This weekend, I tried something new. I took a bike ride down the Rio Grande trail all the way from Glenwood Springs to Aspen. Meg and I spend a lot of time biking around the Denver metro area, which is generally amazing. While the Denver metro area has a fantastic network of bike paths, pleasant flat grades, almost perfect weather for biking year-round, and a great view of the (distant) front range, it's still biking in a city. We regularly have to avoid broken glass in streets, constantly have to navigate around tourists on electric scooters, and always have to lock our bikes up if we so much as glance away from them.
The Rio Grande trail provides the benefits of tax-dollar-supported paved paths with the beauty of not being surrounded by cookie cutter suburban nightmares and constant traffic. And the beauty of being surrounded by... well, beauty. You'll see in a second when we get to the pictures. Anyway, Meg and I haven't gotten out of Denver for a few weeks, so we decided to drive up into the mountains and do an overnight bike trip. We haven't taken any lengthy trips yet, so we wanted to stay somewhere where we'd pass a town every ten miles or so in case one of us experienced a bike problem we couldn't handle with a multitool and a lot of grit. Which, naturally, happened in the very first mile. The Rio Grande trail seemed perfect: a safe place to park in Glenwood Springs, a whole town to explore and book a hotel in to recover overnight, and not so much distance that we'd hit our limits.
Our first day started at 5 AM. Meg and I woke up, guzzled a smoothie Meg generously blended before going to sleep, and made a couple of Aeropresses worth of coffee. By 5:50, we were on the road. After 3 hours on I-70, including a drive through the highest altitude point and longest tunnel in the US Interstate Highway System and some gorgeous views of Glenwood Canyon, we arrived in Glenwood Springs.
By 9 AM, we'd finished our last-minute bathroom break at a nearby Starbucks, and I encountered my first Bike Problem. My rear rack, which I had just put on the night before, fell... backwards.
Not really off the bike, but dragging behind the bike. Ten minutes of finagling and Christmas Story-dad-level-swearing and we got the rack just secure enough to start our ride. Unfortunately, the southern side of Glenwood Springs doesn't have a bike shop, so we decided to persevere to Carbondale to seek out a tiny torque wrench.
Thirty minutes of slightly nervewracking riding down a very pretty section of bike path later, we arrived at Carbondale. One wrong turn in Carbondale brought us directly to a very friendly bike shop where I quickly got my rack sorted out pro-bono. To the employee that helped me out: I hope your first house lease works out well!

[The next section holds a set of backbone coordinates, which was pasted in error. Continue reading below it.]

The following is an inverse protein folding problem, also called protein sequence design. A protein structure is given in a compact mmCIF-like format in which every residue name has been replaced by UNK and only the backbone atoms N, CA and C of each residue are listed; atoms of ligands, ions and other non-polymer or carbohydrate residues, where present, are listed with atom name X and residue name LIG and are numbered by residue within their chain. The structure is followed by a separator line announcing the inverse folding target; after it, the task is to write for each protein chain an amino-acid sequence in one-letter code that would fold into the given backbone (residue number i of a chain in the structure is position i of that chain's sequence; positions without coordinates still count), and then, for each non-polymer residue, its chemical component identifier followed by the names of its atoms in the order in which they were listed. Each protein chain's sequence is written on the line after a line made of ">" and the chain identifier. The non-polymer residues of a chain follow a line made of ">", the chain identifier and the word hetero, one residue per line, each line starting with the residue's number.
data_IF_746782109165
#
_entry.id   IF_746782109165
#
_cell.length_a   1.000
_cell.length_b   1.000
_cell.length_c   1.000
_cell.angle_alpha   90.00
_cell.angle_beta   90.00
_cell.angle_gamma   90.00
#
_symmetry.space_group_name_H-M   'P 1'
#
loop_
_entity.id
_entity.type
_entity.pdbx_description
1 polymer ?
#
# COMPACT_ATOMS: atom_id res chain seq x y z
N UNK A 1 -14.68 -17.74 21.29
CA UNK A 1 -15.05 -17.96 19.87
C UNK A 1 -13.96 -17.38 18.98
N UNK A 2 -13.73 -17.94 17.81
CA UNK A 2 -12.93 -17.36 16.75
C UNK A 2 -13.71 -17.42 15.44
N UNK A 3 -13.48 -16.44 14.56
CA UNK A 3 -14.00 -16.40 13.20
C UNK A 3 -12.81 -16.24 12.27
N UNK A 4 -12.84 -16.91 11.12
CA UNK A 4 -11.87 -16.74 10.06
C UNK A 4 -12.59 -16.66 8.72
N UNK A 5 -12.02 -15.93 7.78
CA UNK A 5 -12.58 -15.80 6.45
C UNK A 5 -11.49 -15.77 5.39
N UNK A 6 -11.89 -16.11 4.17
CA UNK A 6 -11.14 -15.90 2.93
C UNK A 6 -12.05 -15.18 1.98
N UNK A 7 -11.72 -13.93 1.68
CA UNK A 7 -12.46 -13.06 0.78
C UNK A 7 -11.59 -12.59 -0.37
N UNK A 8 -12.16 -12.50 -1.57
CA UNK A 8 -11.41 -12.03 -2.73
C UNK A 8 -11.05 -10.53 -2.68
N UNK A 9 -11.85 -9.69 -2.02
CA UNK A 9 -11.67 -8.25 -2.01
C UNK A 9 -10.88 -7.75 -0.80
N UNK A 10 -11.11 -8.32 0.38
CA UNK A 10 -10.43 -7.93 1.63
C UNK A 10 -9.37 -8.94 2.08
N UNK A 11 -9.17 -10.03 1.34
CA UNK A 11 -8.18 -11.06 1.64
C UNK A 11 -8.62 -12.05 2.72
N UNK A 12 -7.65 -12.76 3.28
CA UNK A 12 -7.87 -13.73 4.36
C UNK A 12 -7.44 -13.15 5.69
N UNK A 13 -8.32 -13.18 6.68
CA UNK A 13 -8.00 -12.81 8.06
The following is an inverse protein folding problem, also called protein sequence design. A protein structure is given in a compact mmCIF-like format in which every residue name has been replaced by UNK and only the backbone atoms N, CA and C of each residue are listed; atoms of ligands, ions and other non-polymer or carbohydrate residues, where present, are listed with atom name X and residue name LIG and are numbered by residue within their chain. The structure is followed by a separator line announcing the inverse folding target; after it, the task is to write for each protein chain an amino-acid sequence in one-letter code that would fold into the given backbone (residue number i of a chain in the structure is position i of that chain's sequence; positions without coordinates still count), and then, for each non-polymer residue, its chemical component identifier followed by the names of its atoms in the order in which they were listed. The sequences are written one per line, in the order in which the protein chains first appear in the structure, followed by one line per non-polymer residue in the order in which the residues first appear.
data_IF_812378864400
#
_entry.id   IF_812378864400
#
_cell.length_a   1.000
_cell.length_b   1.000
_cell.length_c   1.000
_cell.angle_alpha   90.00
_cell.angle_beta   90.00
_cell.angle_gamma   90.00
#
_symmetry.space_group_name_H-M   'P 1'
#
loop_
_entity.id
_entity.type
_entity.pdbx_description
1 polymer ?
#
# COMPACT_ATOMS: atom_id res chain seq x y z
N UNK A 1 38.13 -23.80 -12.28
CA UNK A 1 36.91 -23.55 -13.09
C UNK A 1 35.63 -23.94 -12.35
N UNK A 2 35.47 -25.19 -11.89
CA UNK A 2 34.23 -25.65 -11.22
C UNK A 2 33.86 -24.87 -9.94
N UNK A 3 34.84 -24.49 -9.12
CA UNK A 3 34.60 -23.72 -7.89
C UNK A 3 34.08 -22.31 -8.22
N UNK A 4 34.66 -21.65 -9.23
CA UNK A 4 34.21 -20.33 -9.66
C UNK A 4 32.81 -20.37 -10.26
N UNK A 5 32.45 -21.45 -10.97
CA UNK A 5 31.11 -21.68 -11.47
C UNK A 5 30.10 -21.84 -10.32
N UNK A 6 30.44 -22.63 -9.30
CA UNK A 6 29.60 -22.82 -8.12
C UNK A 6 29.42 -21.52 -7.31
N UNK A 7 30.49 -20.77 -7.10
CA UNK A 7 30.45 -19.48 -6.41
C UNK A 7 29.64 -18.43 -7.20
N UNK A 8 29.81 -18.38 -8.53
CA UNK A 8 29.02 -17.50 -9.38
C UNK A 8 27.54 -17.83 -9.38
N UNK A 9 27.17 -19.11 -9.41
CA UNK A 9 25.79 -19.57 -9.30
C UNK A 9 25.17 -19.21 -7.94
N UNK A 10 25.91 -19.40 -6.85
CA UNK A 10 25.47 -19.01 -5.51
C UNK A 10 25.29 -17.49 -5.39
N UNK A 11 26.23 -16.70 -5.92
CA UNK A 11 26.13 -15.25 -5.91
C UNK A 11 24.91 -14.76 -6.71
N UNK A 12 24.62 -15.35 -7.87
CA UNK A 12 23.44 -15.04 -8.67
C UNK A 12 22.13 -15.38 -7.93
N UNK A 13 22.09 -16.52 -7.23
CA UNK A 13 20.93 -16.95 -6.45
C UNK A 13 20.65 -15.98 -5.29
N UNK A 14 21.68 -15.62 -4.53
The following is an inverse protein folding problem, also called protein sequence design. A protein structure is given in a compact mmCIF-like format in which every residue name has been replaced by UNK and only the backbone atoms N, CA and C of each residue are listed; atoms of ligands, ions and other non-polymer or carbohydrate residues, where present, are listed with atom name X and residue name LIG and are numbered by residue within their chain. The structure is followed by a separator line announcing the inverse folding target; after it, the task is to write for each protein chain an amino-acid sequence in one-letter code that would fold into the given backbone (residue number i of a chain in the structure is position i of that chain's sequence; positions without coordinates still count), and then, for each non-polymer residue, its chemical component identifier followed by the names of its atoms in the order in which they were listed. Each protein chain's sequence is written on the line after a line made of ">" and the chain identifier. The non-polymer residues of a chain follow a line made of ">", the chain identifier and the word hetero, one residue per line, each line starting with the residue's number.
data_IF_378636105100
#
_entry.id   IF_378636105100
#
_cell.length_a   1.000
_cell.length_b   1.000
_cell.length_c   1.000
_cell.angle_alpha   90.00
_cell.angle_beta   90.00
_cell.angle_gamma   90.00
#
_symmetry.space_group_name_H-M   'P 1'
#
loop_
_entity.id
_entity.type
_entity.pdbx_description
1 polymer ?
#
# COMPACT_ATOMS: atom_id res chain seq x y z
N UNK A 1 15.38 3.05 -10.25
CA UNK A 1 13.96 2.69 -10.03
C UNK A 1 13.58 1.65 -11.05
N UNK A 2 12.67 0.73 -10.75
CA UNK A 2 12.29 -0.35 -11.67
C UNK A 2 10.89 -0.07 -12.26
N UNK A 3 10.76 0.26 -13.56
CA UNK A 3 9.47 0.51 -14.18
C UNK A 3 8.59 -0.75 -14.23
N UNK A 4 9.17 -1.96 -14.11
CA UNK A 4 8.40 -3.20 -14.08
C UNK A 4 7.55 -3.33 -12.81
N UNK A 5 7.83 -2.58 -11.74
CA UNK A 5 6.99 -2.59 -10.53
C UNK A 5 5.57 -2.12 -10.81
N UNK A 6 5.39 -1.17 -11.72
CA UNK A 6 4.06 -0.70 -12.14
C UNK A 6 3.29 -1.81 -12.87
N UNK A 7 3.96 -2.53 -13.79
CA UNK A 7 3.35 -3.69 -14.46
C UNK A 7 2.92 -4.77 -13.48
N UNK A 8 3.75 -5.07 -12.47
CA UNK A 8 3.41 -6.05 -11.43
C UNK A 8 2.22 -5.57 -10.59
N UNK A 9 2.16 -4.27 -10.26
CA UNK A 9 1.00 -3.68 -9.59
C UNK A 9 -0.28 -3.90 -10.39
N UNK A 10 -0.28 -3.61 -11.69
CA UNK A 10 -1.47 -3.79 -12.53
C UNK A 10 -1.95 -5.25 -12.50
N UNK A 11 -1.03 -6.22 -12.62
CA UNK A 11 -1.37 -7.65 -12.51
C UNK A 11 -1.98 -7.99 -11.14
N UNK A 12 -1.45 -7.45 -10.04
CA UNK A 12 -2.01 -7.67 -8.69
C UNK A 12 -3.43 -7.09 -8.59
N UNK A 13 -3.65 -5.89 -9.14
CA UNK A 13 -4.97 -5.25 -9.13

After wrapping up the bicycle repairs, Meg and I headed over to a well deserved meal. Pretty much everything about our breakfast experience was perfect. There were crabapple trees in full bloom right in front of the restaurant, the workers were extremely friendly, and (most importantly) the food was, to put it lightly, absolutely bomb. They:
Nicely done, SILO. We'll be back.
By 11:15, Meg and I were back on the Rio Grande trail heading through Carbondale. We were treated to some very fine views of Mount Sopris as we rode our way through the Rio Grande ARTway. I couldn't help but appreciate a downtown public space that provides a full bike repair station, a small singletrack bike trail, a gravel bike trail, a paved bike trail, and public parks with picnic benches.
Once we made our way out of Carbondale with fully-functional bikes and full stomachs, the scenery transitioned from scrubby high desert plains to incredibly green farmland nestled between gently sweeping hills. At times, it felt like we were biking through the Austrian Alps -- compared to the last 6 months of brown grass in the Denver metro area, I finally started to appreciate the whole "hills are alive" bit from The Sound of Music.
At 12:05, we passed yet another lovely green farm, this time with a small group of longhorned cows grazing in it. Meg went crazy as some calves caught her eye and we spent another 15 minutes taking pictures of the cute cows and getting weird glances from passerby. Personally, I think it was worth it for the very cute calves. Eventually I peeled Meg away from the animals and we made our way through a very welcome spray of farm sprinkler water as temperatures made their way into the 70s. We also passed a classic Colorado sight -- a downtown core of a schoolhouse and a couple of brick walkups that must have lost their residents when the road they were built on transitioned into a major highway.
By 1, we reached the town of Basalt. Everyone waved at us as we biked through town, including the cops. With a track meet and a baseball game going on, the world actually felt pretty normal for the days of COVID.
At 1:45, Meg and I stopped for a beer and a break at a little fishing spot before the final stretch to Aspen. Kudos to Breakside Brewery for a hazy IPA that still tasted good after 7 hours out of the fridge. Thank goodness they distribute to some beer stores in Denver -- they're based in Portland, Oregon.
At 2:05, another animal-based distraction yanked Meg off her bike. Donkeys, goats, cows, sheep, AND horses all grazing together in the same field. Maybe there is hope for the future after all!
At 2:20, we passed some trains that now appear to be used as housing. Presumably these trains used to roll over the railroad that used to be where the Rio Grande trail is now, so... sorry trains, for taking over your territory.
2:30 granted us our first view of the Aspen/Snowmass ski hills, still largely blanketed in snow. Of course, we didn't just stop for that -- our path took us right through an enormous cluster of prairie dog holes. Fortunately, we didn't catch any bubonic plague, but with the number of prairie dogs we see in this state, it's only a matter of time.
At 3, a triple whammy: